The Andean region has some of the lowest fixed telephone line, mobile telephony and broadband penetration rates of all Latin America, the continent with the starkest economic disparities in the world. In the 90s, Andean countries adopted new liberalisation and privatisation policies in order to attain universal access. Almost 20 years later, these promises have not been fulfilled. APC studied each country through national reports in Bolivia, Colombia, Ecuador, Peru and Venezuela in order to understand this failure. As the State in countries like Venezuela and Ecuador has begun to play a more pro-active role, the research also analyses their effectiveness and the opportunities and challenges of this renewed involvement.
In the Congo, people are paying for a service that cannot even meet their needs. Poor connectivity and staggering costs that can be as high as USD 2 make it difficult to promote widespread use of the internet. In a country where people earn as little as three or four dollars (US) a day, it is impossible for 97% of Congolese to even access the internet. And those who do, are not guaranteed to get what they need from it: it can take over an hour to download a single file. With the newly re-elected government back in power, ICTs are becoming an increasingly important issue for the country’s economic and social development. Will this new presidential term bring successful reforms to the sector? APC looks at the state of ICT policy in the country and the road ahead.
There aren’t that many options for the deaf in Venezuela, and those who do have full time employment often find it difficult to take time off for other activities like professional courses. But the Cisco Networking Academy found a way to train four men and two women who can not hear, on IT Essentials. This course, an initiative by APC member EsLaRed, was given in Venezuelan sign language and was a great success – not only to those who gained the new skills, but also to the project creators, who believe there is potential to apply the project in other communities worldwide.
[img_assist|nid=8855|title=|desc=|link=none|align=left|width=213|height=300]Late 2008 a sensational homage to Creative Commons (CC) usage within Australasia was published. Edited by Rachel Cobcroft and produced in collaboration with the team at the Australian Creative Commons Clinic, >Building an Australasian Commons features a vast repertoire of projects and initiatives that have employed Creative Commons licenses.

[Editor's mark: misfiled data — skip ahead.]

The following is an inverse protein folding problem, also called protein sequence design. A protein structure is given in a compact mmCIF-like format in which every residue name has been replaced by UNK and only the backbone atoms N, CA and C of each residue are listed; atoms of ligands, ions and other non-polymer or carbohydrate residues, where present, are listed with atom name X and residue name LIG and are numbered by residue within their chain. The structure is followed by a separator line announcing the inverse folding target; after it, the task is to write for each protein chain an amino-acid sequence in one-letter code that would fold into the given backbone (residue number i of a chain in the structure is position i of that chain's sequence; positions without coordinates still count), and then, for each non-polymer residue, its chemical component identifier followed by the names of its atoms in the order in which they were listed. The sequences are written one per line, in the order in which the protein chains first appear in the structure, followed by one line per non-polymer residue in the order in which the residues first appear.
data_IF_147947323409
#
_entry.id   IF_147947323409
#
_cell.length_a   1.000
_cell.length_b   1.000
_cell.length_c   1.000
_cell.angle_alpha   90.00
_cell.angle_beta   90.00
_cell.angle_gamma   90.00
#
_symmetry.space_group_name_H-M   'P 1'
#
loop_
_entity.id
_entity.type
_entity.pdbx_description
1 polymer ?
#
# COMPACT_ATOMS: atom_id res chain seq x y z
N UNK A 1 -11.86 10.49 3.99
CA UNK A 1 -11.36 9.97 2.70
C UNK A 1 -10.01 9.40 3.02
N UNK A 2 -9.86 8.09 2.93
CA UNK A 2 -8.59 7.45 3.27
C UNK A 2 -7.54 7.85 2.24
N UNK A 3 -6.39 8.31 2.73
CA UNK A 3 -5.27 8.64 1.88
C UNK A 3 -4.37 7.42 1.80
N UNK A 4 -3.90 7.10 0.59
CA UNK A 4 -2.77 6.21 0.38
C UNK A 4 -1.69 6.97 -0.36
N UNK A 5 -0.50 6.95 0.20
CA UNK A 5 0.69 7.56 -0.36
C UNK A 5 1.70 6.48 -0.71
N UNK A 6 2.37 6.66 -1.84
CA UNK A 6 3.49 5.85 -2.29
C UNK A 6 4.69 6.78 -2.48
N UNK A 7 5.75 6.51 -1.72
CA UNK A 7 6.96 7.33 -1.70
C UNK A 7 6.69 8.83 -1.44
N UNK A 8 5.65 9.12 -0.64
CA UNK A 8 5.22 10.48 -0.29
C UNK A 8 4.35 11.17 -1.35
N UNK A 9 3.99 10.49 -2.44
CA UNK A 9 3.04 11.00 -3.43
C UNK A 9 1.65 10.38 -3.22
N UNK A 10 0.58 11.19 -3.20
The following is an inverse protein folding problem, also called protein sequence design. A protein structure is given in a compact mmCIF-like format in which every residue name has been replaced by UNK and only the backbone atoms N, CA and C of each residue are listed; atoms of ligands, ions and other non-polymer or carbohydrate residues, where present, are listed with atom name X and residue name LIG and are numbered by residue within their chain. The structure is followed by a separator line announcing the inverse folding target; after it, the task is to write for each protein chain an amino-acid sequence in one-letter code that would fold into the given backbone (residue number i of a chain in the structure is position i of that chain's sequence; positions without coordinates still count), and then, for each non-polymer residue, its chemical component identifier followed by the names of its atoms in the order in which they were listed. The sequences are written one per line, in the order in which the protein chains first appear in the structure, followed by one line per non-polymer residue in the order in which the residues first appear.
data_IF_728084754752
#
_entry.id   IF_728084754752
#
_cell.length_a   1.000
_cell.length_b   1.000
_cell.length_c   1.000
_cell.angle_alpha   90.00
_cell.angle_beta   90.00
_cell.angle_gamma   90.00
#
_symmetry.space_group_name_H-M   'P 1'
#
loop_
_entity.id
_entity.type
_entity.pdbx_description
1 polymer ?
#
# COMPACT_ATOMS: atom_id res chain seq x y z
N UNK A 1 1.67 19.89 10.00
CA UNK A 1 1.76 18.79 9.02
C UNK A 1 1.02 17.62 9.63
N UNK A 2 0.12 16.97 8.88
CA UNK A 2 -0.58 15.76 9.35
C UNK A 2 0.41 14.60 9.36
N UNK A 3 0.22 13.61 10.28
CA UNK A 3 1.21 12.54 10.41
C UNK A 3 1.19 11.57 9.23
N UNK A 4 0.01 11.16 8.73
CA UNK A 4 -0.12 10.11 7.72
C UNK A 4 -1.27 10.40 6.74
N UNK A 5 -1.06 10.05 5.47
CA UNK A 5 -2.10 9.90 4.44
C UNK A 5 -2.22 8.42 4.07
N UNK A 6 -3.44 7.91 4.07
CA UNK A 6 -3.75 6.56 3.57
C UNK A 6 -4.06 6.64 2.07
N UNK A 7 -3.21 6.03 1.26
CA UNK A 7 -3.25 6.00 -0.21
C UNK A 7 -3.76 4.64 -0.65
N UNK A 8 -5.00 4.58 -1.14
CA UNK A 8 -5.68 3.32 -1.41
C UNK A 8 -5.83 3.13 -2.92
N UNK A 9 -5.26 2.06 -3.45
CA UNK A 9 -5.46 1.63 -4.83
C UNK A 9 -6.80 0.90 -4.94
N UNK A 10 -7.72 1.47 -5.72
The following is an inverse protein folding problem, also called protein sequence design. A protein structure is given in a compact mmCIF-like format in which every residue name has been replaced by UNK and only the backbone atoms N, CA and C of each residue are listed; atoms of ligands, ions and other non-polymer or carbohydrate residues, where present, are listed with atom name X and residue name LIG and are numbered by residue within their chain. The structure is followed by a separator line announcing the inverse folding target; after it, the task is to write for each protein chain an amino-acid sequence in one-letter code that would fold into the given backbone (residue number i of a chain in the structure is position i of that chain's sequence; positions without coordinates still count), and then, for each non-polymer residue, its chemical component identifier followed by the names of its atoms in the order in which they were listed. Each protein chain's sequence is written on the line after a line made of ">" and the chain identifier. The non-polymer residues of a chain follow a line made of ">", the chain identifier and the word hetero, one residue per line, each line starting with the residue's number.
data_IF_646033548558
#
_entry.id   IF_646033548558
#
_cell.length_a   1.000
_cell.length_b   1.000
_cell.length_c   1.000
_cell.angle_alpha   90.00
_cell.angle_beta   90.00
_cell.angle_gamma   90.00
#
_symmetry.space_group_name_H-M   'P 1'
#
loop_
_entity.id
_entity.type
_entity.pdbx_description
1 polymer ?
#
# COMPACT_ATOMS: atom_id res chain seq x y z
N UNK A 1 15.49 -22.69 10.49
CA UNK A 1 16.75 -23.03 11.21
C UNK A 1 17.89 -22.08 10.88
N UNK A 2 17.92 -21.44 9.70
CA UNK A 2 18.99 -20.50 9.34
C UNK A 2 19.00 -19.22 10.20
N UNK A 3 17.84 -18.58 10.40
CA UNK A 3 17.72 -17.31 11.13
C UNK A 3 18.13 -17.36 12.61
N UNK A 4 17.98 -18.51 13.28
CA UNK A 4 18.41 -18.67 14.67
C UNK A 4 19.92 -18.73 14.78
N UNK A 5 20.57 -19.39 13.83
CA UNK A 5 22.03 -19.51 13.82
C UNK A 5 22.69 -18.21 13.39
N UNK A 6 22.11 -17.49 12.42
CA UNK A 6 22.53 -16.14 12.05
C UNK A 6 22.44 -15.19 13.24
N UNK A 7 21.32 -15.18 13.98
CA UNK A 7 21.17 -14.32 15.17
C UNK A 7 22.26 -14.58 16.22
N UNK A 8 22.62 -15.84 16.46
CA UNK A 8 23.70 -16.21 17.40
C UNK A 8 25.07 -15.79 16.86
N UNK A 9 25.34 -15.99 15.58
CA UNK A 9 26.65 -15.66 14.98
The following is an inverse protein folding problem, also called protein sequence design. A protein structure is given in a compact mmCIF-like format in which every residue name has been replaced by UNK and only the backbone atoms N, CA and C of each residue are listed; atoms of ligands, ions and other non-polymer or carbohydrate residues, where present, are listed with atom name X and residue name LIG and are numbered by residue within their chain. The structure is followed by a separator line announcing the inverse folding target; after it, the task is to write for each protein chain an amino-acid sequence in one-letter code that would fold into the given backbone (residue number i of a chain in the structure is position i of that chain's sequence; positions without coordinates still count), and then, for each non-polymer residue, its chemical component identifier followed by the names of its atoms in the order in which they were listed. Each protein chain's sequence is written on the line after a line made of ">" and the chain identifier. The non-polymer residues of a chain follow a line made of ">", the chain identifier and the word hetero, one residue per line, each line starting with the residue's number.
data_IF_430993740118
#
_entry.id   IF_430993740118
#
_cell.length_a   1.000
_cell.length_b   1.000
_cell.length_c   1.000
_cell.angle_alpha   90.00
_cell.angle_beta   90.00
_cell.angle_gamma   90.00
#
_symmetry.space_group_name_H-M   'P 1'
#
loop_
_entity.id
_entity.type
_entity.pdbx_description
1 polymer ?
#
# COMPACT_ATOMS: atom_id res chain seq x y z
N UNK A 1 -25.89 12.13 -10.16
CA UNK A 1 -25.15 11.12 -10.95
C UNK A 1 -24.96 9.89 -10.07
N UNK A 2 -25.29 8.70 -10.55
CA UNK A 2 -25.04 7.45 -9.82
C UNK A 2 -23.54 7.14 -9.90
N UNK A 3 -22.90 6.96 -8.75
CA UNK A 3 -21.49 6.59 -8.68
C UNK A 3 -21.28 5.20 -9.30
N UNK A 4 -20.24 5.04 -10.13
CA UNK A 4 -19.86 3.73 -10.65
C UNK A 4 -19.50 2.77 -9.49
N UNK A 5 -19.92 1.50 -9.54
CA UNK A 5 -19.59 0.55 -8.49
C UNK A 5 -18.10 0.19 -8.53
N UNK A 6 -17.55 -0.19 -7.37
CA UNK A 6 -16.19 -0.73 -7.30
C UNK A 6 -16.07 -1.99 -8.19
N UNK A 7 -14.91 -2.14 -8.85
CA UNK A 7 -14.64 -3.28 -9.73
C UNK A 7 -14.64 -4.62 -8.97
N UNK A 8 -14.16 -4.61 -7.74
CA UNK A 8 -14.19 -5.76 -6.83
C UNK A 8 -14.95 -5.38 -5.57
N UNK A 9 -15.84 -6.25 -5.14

What do you do when you want to install a telecentre but there is no building available to house it? APC member Arid Lands Information Network has solved the problem by building cybercafes in shipping containers. These containers, known as maarifa (or knowledge) centres are fully equipped with computers and internet access and can be moved when the need arises.
Since our inception, APC has been combining grass roots initiatives with local and national impact, with global experiences that amplify these impacts. An example of this is Take Back the Tech! – an international campaign that uses technology to fight against violence against women. We present this and other initiatives that the network hopes to be carrying on the next four years.
APC is pleased to announce that Global Information Society Watch (GISWatch) which is available in English for download at www.giswatch.org and is available in print upon request, is now also available in French on the GISWatch website. GISWatch is an annual watchdog report which this year asks: How do we ensure access to the internet is a human right enjoyed by everyone? The report highlights the importance of people’s access to information and communications technology infrastructure, and where and how countries are getting it right (or wrong), and what can be done about it. This edition, which focuses on access to internet and internet penetration, explores the challenges related to internet access in almost 40 countries, and includes six regional reports, and several thematic reports.
The telecoms situation in Benin is unique. The array of mobile telephone enterprises established during Mathieu Kérékou’s regime has resulted in the average Beninese owning three, four, or even five SIM cards for their daily communication needs. Facilitated by corruption and skyrocketing prices, it was not until the arrival to power of the new president Yayi Boni in 2006 that reform in this sector began. Despite the current progress and lower prices, networks remain segregated and there is still much to be done in relation to ICTs and the standardisation of the telecom sector in a legislative and regulatory environment that is open to investment. APC investigates to find out more.
May First/People Link, a New York collective, has been hosting websites and providing technology solutions and support to the city’s non-profits since the late ’90s. They have doubled in size since 2005 to about 250 members – without government or foundation funding. During the US Social Forum 2007 they provided all the technology for the event and are in the middle of planning for the next USSF. Find out more about APC’s newest member.
Since the APC Africa ICT Policy Monitor started in 2001, significant inroads into raising the profile of the need for progressive ICT policy approaches in Africa have been made. The need for a portal like the Africa ICT Policy Monitor that collects and organises news and resources on a vast array of issues has diminished, but APC’s policy programme’s Africa wing will continue to report on issues of strategic importance through Chakula, a periodic newsletter.